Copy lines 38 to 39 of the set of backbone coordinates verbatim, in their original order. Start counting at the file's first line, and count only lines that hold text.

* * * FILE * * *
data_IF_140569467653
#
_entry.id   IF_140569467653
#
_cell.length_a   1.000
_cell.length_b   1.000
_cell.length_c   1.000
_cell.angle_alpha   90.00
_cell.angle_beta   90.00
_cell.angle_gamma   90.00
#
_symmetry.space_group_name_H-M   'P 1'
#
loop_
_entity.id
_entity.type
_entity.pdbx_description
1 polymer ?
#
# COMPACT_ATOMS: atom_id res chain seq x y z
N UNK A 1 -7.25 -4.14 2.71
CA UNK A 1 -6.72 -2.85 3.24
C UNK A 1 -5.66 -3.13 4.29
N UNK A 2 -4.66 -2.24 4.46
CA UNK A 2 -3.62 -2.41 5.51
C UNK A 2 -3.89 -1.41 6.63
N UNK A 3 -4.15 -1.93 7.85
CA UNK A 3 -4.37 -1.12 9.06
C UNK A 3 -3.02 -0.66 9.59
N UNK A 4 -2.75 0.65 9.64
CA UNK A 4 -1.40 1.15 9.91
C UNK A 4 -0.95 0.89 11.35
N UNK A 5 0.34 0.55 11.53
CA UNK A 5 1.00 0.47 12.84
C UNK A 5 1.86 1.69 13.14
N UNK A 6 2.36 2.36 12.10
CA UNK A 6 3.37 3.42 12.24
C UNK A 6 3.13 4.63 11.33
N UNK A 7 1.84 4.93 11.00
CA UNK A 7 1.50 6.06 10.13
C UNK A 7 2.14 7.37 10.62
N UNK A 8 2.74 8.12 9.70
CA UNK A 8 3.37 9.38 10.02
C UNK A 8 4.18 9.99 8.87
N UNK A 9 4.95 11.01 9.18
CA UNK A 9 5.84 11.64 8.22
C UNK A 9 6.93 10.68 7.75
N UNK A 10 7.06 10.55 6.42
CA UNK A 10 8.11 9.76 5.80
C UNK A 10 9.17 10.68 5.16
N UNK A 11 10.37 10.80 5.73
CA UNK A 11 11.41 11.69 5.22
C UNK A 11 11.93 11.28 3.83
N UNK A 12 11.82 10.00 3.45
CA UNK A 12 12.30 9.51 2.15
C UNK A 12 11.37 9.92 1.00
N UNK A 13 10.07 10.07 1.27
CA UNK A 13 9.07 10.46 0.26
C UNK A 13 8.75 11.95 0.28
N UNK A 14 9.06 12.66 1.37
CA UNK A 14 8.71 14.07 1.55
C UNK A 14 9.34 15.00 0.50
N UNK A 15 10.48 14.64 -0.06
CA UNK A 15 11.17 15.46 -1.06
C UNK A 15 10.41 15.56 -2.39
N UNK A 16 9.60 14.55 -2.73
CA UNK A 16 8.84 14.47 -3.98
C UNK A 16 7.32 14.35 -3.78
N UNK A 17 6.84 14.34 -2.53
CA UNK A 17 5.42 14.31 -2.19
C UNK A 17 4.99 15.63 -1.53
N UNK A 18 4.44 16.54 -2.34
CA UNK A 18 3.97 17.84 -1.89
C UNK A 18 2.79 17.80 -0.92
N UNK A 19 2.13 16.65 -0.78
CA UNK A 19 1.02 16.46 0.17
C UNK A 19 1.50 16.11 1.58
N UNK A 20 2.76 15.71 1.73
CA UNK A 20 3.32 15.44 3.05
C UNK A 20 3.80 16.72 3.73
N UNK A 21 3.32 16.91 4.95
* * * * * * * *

C UNK A 6 3.13 4.63 11.33
N UNK A 7 1.84 4.93 11.00